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5 Things to know about the Trump, North Korea summit

5 Things to know about the Trump, North Korea summit

President Donald J. Trump, joined by Secretary of State Mike Pompeo, holds a news conference after his summit with North Korean leader Kim Jong Un at the JW Marriott Hotel Thursday, Feb. 28, 2019, in Hanoi. | Official White House Photo by Shealah Craighead

No deal better than bad deal?

Since news of the summit ending abruptly broke, many have argued that President Donald Trump’s failure to reach a deal with North Korea was still better than reaching a bad deal.

Jonathan Allen of NBC News wrote in a column that Trump’s “decision to stay away from the dramatic deal-making moment” was “a small victory wrapped in a larger defeat.”

“Without a doubt, Trump put himself in a hole by agreeing to come meet Kim in the North Korean's backyard for a second nuclear summit without so much as a promise that Pyongyang would begin winding down its weapons program,” wrote Allen.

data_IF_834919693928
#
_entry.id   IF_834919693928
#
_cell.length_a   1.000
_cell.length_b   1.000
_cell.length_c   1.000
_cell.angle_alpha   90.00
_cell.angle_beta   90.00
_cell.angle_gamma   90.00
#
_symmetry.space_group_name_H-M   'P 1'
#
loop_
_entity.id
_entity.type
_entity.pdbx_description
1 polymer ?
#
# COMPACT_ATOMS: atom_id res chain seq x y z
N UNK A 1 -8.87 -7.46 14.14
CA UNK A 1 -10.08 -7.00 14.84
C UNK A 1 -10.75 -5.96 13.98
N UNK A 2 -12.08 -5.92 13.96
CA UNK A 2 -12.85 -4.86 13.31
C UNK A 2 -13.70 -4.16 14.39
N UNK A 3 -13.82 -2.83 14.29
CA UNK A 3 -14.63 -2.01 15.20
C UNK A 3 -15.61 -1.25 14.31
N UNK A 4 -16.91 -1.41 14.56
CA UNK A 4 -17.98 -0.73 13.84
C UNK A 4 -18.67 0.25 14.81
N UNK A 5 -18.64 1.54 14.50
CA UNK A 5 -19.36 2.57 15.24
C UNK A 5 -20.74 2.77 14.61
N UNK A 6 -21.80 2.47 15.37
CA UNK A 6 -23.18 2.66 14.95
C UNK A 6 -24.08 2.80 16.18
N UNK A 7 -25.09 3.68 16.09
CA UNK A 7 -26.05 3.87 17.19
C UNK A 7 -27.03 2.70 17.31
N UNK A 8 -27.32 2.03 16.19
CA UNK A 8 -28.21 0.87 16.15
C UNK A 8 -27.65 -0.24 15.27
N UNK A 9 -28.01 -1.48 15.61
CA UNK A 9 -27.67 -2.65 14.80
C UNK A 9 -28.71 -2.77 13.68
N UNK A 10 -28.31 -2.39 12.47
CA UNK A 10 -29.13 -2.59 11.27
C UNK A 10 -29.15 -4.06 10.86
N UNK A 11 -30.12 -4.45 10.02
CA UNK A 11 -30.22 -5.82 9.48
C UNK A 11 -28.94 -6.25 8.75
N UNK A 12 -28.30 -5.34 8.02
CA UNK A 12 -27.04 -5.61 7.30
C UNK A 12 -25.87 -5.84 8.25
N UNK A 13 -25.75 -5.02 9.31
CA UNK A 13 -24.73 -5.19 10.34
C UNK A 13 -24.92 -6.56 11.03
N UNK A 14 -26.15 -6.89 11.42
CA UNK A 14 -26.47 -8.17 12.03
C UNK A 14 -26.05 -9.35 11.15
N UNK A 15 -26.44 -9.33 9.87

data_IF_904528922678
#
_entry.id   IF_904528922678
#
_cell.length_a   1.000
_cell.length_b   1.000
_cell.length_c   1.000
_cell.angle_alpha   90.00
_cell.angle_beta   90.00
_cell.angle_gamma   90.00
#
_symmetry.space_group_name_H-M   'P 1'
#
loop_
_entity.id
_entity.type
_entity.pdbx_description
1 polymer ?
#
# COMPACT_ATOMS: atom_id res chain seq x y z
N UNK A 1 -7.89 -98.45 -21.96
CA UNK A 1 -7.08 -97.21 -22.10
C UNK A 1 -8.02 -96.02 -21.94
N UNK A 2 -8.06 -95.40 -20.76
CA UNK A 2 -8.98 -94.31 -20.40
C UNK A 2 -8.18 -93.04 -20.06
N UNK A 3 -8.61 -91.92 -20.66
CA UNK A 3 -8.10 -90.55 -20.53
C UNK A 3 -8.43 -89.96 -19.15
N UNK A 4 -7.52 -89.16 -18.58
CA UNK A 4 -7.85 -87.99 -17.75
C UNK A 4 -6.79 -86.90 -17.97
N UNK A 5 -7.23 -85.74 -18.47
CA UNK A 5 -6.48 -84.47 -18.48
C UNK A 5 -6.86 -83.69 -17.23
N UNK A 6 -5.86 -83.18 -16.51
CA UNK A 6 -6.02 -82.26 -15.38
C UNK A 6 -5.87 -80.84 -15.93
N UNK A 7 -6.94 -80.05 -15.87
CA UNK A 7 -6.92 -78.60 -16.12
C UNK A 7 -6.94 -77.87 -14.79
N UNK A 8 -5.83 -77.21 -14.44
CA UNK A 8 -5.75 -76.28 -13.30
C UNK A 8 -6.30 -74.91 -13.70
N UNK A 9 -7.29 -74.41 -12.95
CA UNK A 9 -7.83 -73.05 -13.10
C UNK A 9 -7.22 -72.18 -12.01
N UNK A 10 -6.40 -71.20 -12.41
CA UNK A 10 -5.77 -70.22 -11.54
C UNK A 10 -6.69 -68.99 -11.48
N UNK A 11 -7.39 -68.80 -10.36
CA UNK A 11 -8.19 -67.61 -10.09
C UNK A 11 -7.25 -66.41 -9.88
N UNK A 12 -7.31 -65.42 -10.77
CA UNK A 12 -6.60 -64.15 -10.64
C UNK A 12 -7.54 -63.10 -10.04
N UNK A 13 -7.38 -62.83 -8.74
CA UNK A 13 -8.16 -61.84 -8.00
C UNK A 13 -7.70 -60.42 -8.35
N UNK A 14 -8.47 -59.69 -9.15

“But what Trump sacrificed in prestige, time and energy pales in comparison to what he — and the U.S. — might have lost had he made the concessions to Kim necessary to strike a deal.”

Jim Geraghty wrote a column for the National Review in which he argued that he believed “Trump had the good sense … to realize that he was not getting a serious offer, and he walked away from the table.”

“You’ll probably see references to this being called a ‘failed summit’ in the news. But this isn’t the worst-case scenario,” continued Geraghty.

“… the worst-case scenario would be if we made serious concessions on sanctions and other issues in exchange for unverifiable promises about North Korea’s nuclear-weapons programs.”

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